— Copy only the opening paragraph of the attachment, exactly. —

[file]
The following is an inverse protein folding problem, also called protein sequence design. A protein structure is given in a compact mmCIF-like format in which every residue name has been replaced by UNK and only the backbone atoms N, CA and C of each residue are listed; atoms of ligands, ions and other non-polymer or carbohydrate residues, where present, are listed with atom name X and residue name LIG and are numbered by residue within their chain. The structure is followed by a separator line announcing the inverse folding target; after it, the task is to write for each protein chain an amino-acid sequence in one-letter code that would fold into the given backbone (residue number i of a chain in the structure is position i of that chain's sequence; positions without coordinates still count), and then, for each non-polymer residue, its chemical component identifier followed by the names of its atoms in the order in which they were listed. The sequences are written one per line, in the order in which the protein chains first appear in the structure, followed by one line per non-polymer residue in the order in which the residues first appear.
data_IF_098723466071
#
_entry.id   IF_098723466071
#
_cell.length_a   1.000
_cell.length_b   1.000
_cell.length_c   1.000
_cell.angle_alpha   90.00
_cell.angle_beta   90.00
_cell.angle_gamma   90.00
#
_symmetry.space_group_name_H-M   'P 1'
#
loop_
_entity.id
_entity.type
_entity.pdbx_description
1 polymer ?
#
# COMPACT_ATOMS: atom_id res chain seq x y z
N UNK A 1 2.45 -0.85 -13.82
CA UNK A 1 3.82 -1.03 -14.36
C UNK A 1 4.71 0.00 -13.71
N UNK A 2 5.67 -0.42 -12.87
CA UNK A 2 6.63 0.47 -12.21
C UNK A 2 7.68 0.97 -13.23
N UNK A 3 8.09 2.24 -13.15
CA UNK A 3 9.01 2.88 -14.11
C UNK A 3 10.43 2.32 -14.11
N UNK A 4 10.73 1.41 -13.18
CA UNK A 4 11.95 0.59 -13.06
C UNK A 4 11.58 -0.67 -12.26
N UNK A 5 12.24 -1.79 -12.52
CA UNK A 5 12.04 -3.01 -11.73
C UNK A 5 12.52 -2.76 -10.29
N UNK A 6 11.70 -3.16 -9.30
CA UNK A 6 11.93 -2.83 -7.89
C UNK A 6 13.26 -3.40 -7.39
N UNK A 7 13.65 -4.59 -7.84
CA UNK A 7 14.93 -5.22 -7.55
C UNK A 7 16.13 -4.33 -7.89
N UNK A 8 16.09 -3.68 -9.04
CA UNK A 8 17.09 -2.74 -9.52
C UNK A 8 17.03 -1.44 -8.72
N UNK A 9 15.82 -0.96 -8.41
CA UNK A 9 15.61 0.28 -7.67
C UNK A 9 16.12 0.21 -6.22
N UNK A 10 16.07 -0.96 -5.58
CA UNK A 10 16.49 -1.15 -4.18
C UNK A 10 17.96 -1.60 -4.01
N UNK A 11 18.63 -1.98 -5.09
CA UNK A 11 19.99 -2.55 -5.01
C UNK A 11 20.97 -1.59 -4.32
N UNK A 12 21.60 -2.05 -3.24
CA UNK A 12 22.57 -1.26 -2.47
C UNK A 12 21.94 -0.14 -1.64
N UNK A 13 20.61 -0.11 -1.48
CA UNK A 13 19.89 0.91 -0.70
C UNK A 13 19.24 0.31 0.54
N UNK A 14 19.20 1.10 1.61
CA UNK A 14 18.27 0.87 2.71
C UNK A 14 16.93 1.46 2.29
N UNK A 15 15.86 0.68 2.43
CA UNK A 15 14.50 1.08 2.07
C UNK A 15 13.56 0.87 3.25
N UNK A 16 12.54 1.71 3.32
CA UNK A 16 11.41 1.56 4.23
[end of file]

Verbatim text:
The following is an inverse protein folding problem, also called protein sequence design. A protein structure is given in a compact mmCIF-like format in which every residue name has been replaced by UNK and only the backbone atoms N, CA and C of each residue are listed; atoms of ligands, ions and other non-polymer or carbohydrate residues, where present, are listed with atom name X and residue name LIG and are numbered by residue within their chain. The structure is followed by a separator line announcing the inverse folding target; after it, the task is to write for each protein chain an amino-acid sequence in one-letter code that would fold into the given backbone (residue number i of a chain in the structure is position i of that chain's sequence; positions without coordinates still count), and then, for each non-polymer residue, its chemical component identifier followed by the names of its atoms in the order in which they were listed. The sequences are written one per line, in the order in which the protein chains first appear in the structure, followed by one line per non-polymer residue in the order in which the residues first appear.